The demotic papyrus repeats the same technical terms for remedies, but shows a small proportion of honest prescriptions; and love philtres, which turn the love of women toward their husbands and lovers, and not the opposite, as generally told by classical authors, play a great part in it. The Coptic period furnishes a fragment treating of skin diseases, one of the most prevalent and permanent plagues of Egypt. It is a small portion of a large work, as the prescriptions preserved are called the 185th chapter; they consist of potions, baths, and unguents. - The scientific treatises show, especially in a document belonging to the old empire, and now preserved in the Berlin museum, that the Egyptians were acquainted with the true motion of the planets, including that of the earth. Among the Rhind papyri in the British museum, there is one called the geometric papyrus, of which Mr. Birch has published a short description in Lep-sius's Zeitschrift for 1868. The age is given as the 20th dynasty, or about 1100 B. C. The treatise proceeds in regular propositions, stating the questions with "Suppose," and the answers with "Therefore" or "It follows." It is chiefly concerned with mensuration, the measuring of fields, and the estimating of the solid contents of pyramids; its title reads, "Principle of arriving at the Knowledge of Quantities, and of solving all Secrets which are in the Nature of Things." The area to be measured is divided into parallelograms or isosceles triangles, and the lengths of the sides are generally given in the statement of the question. - Epistolary correspondence is, like the solar hymns, one of the best known and most perfectly understood branches of Egyptian literature.
From the Ramesid era, which was undoubtedly the most literary of all, we have about 80 letters on various subjects, from different scribes, of whom the names of 13 are preserved, and they are mere specimens of style and illustrations of manners. There are about 20 letters in different papyri of the Leyden collection, but as some of them seem to have been prepared for transmission, they cannot well be considered as specimens of literature. The most important collection is that in the Sallier and Anastasi papyri of the British museum, and consists of 58 letters, of which a few are duplicates. The collection was made by three scribes, about the time of the Exodus, and their names are Pentaur, Pinebsa, and Enna. - The fictitious writing of the ancient Egyptians is represented by two valuable and tolerably complete relics: "The Tale of the Two Brothers," contained in the document known as the D'Or-biney papyrus of the British museum, and first described by De Rouge, and "The Romance of Setna," recently discovered in the tomb of a Coptic monk by Brugsch, who furnished a translation of it in the Revue archeologique for 1867. The former was written by the scribe Enna, and evidently intended for the amusement or instruction of one of the royal princes, whose name is mentioned in the last chapter.
One of the most striking features of this romance is the low moral tone of the women introduced, and the blunt realism exhibited in their life and language. Other documents of the same period show that the Egyptian ladies held a far higher position than is here implied. Our demotic copy of the " Romance of Setna " was written in the 2d or 3d century B. 0. The story turns upon the danger of acquiring possession of the sacred books without a clear right and great precaution; but the opening of the story and its date and superscription are missing. The epics and biographical sketches, excluding here the sepulchral monuments, which are of greater value to history than to literature, consist of a number of narrations of personal adventure in war or travel, and are distinguished by special efforts at the graces of style. Prominent among them is the epic of Pentaur, on the achievements of Rame-ses II. in his war against the Kheta. This poem, which has been called the Egyptian Iliad, was very popular and widely known, and several copies of it are in existence.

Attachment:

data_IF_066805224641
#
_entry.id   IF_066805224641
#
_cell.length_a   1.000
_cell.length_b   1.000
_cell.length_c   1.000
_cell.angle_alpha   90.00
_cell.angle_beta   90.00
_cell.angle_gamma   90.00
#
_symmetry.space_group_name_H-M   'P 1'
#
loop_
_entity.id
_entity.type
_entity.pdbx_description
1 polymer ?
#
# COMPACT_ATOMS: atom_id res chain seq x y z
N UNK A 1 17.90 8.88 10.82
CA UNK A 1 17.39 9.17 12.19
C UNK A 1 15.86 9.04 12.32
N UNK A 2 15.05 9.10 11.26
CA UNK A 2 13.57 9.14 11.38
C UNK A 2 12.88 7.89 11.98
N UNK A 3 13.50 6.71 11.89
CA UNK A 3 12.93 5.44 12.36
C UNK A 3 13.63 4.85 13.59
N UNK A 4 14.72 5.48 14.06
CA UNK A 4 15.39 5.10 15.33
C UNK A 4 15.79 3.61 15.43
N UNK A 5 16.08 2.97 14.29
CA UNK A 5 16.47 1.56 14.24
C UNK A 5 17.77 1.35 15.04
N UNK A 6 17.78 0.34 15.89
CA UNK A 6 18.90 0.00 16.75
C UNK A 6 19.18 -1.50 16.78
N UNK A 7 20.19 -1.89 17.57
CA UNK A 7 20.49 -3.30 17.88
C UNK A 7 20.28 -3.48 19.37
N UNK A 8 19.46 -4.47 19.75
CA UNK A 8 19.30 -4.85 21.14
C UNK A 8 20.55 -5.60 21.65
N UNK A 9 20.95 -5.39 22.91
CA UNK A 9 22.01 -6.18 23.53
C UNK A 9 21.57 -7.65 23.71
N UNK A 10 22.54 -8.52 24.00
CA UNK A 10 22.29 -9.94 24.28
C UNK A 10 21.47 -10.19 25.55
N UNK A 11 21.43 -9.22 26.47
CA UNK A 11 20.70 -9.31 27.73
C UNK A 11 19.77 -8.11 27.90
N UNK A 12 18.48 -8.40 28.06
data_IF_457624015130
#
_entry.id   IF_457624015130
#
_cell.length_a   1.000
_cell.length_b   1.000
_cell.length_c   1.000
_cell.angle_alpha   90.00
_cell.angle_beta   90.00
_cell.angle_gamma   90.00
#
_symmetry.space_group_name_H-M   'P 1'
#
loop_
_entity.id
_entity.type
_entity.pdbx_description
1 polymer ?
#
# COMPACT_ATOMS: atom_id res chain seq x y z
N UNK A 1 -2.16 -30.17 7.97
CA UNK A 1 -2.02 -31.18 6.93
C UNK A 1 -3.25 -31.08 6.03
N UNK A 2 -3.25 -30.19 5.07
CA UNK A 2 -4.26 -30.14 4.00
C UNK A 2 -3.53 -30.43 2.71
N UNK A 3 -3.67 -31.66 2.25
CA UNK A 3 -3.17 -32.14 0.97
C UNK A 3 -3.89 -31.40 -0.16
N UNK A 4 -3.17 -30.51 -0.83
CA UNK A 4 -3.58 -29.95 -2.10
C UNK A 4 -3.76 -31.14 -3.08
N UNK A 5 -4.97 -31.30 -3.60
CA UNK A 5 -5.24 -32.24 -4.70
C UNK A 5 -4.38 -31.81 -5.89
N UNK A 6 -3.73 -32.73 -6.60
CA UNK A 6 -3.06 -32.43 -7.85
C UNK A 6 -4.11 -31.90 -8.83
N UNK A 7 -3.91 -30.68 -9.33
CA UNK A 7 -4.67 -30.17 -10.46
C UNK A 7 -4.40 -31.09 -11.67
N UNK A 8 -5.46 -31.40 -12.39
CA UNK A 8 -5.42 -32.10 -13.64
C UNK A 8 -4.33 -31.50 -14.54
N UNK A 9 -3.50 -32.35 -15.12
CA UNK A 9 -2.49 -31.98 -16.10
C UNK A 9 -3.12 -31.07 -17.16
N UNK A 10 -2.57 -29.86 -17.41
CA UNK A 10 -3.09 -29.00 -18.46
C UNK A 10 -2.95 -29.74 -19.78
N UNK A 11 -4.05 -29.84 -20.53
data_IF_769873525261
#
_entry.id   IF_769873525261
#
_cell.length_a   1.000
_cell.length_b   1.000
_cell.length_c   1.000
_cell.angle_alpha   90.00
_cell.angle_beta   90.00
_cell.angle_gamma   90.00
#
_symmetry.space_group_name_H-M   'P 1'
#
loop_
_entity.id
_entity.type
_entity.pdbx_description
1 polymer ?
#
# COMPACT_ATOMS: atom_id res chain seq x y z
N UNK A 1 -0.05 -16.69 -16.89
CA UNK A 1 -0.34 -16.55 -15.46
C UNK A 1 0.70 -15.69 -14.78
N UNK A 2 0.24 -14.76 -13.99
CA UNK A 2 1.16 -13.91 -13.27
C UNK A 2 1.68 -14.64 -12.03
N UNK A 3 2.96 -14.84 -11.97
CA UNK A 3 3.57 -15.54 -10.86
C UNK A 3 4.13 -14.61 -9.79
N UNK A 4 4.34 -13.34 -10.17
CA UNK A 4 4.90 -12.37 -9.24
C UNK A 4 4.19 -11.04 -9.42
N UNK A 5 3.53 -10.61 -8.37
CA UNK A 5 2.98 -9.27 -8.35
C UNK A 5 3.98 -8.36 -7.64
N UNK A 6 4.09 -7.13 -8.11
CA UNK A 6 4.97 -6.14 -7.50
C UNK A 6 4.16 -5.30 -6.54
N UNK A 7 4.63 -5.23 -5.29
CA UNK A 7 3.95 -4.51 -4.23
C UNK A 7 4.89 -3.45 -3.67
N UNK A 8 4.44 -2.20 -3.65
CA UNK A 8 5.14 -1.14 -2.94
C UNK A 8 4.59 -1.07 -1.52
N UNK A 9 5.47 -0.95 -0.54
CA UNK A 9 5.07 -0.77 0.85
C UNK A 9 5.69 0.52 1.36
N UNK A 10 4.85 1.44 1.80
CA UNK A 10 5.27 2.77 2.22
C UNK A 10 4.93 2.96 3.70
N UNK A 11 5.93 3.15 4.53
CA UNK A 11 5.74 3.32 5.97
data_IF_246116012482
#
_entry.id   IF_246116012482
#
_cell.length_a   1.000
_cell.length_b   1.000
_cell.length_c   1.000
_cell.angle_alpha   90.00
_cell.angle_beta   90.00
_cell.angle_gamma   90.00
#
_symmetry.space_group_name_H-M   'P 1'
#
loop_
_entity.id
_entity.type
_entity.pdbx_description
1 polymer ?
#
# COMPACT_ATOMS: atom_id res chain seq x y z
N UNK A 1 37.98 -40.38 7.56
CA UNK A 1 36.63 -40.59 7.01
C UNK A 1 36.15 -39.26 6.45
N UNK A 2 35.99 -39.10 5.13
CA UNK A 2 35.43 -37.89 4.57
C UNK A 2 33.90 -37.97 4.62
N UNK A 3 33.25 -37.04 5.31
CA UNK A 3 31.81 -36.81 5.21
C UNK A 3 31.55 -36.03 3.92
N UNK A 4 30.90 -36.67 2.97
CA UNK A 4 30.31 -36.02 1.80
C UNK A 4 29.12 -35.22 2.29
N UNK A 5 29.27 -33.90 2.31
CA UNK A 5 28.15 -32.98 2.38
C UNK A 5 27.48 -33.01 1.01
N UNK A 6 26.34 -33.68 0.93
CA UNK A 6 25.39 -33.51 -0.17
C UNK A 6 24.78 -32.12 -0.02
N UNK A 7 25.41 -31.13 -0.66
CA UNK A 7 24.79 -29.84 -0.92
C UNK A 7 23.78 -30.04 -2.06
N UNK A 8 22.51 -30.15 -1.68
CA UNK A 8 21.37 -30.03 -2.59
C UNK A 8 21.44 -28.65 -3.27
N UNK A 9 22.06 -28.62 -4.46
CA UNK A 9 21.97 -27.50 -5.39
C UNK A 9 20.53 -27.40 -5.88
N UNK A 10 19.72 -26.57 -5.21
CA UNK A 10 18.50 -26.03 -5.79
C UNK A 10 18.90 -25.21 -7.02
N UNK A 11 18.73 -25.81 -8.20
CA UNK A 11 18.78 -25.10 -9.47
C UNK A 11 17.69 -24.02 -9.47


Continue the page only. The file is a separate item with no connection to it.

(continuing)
Considering that it is several centuries older than the Greek Iliad, it deserves admiration for the rapid narration of the antecedents and consequents of the great scene in order to preserve it as the most prominent and central picture of the poem. Translations of it are given by Prof. Goodwin in the " Cambridge Essays," and by De Rouge in the Recueil de travaux relatifs a la philologie egyptienne. The biographical sketch of Mohar has been called the Odyssey, by way of contrast with the preceding. The author gives an account of the journey of Mohar, evidently a high official, through Syria and Palestine, gathered from the correspondence or diary which the latter had sent to him. This papyrus, in the Anastasi collection of the British museum, has been translated by Chabas, under the title of Voyage d'un Egyp-tien (Berlin, 1866), by Goodwin, and by Lauth in the appendix of his book Moses der Ebraer; and the last named author endeavors to establish that the person spoken of in the document was Moses himself, while Brugsch and De Rouge believe that the journey is not real, but only intended to furnish an entertaining description of the lands spoken of.
The satirical writings and beast fables of the Egyptians caricature the foibles of all classes, and do not even spare the sacred person of the king. They are often illustrated with satirical pictures in mimicry of the Pharaohs and their courts. One such, known as the satirical papyrus of Turin, has been published with the caricatures in Lepsius's Auswahl. - Besides these numerous specimens of a strictly literary nature, a large amount of judicial documents, as petitions, processes at law, judgments, decrees, and treaties, has also been recovered. In the chronological documents, history is computed after the manner of early nations by a list of kings and priests; and without dwelling upon their historical value, we owe to them the whole of our knowledge of the Egyptian language, as the decipherment of some proper names mentioned in them furnished the first clue to the reading of hieroglyphics.
FIG. 1. - Cleopatra.
Fig. 2. - Ptolemy.